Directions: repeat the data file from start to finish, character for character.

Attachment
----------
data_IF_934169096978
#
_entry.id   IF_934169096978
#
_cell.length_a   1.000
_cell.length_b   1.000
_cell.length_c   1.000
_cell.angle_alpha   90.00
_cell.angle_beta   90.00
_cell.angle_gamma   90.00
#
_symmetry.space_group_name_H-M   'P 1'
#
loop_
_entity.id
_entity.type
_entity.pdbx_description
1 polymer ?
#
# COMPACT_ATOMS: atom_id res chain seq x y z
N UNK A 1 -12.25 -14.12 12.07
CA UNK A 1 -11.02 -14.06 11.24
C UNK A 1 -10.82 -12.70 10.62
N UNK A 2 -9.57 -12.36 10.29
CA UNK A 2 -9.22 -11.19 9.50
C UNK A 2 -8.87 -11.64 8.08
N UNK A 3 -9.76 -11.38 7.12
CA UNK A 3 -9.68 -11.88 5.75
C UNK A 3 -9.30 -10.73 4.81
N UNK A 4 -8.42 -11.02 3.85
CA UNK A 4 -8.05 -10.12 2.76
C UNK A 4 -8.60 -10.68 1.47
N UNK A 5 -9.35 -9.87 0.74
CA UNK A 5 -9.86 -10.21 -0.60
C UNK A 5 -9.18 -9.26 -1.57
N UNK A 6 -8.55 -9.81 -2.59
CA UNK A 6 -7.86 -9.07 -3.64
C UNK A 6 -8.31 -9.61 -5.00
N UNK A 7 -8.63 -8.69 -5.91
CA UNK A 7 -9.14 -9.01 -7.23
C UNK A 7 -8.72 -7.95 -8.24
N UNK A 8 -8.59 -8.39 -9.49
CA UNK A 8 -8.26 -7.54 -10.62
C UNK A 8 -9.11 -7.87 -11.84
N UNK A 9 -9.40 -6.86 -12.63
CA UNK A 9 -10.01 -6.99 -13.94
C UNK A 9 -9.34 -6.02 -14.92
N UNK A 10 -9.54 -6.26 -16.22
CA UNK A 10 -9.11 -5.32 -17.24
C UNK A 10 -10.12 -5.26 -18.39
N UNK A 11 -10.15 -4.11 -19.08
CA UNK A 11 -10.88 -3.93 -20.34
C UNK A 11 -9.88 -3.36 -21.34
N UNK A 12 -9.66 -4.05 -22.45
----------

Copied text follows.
data_IF_934169096978
#
_entry.id   IF_934169096978
#
_cell.length_a   1.000
_cell.length_b   1.000
_cell.length_c   1.000
_cell.angle_alpha   90.00
_cell.angle_beta   90.00
_cell.angle_gamma   90.00
#
_symmetry.space_group_name_H-M   'P 1'
#
loop_
_entity.id
_entity.type
_entity.pdbx_description
1 polymer ?
#
# COMPACT_ATOMS: atom_id res chain seq x y z
N UNK A 1 -12.25 -14.12 12.07
CA UNK A 1 -11.02 -14.06 11.24
C UNK A 1 -10.82 -12.70 10.62
N UNK A 2 -9.57 -12.36 10.29
CA UNK A 2 -9.22 -11.19 9.50
C UNK A 2 -8.87 -11.64 8.08
N UNK A 3 -9.76 -11.38 7.12
CA UNK A 3 -9.68 -11.88 5.75
C UNK A 3 -9.30 -10.73 4.81
N UNK A 4 -8.42 -11.02 3.85
CA UNK A 4 -8.05 -10.12 2.76
C UNK A 4 -8.60 -10.68 1.47
N UNK A 5 -9.35 -9.87 0.74
CA UNK A 5 -9.86 -10.21 -0.60
C UNK A 5 -9.18 -9.26 -1.57
N UNK A 6 -8.55 -9.81 -2.59
CA UNK A 6 -7.86 -9.07 -3.64
C UNK A 6 -8.31 -9.61 -5.00
N UNK A 7 -8.63 -8.69 -5.91
CA UNK A 7 -9.14 -9.01 -7.23
C UNK A 7 -8.72 -7.95 -8.24
N UNK A 8 -8.59 -8.39 -9.49
CA UNK A 8 -8.26 -7.54 -10.62
C UNK A 8 -9.11 -7.87 -11.84
N UNK A 9 -9.40 -6.86 -12.63
CA UNK A 9 -10.01 -6.99 -13.94
C UNK A 9 -9.34 -6.02 -14.92
N UNK A 10 -9.54 -6.26 -16.22
CA UNK A 10 -9.11 -5.32 -17.24
C UNK A 10 -10.12 -5.26 -18.39
N UNK A 11 -10.15 -4.11 -19.08
CA UNK A 11 -10.88 -3.93 -20.34
C UNK A 11 -9.88 -3.36 -21.34
N UNK A 12 -9.66 -4.05 -22.45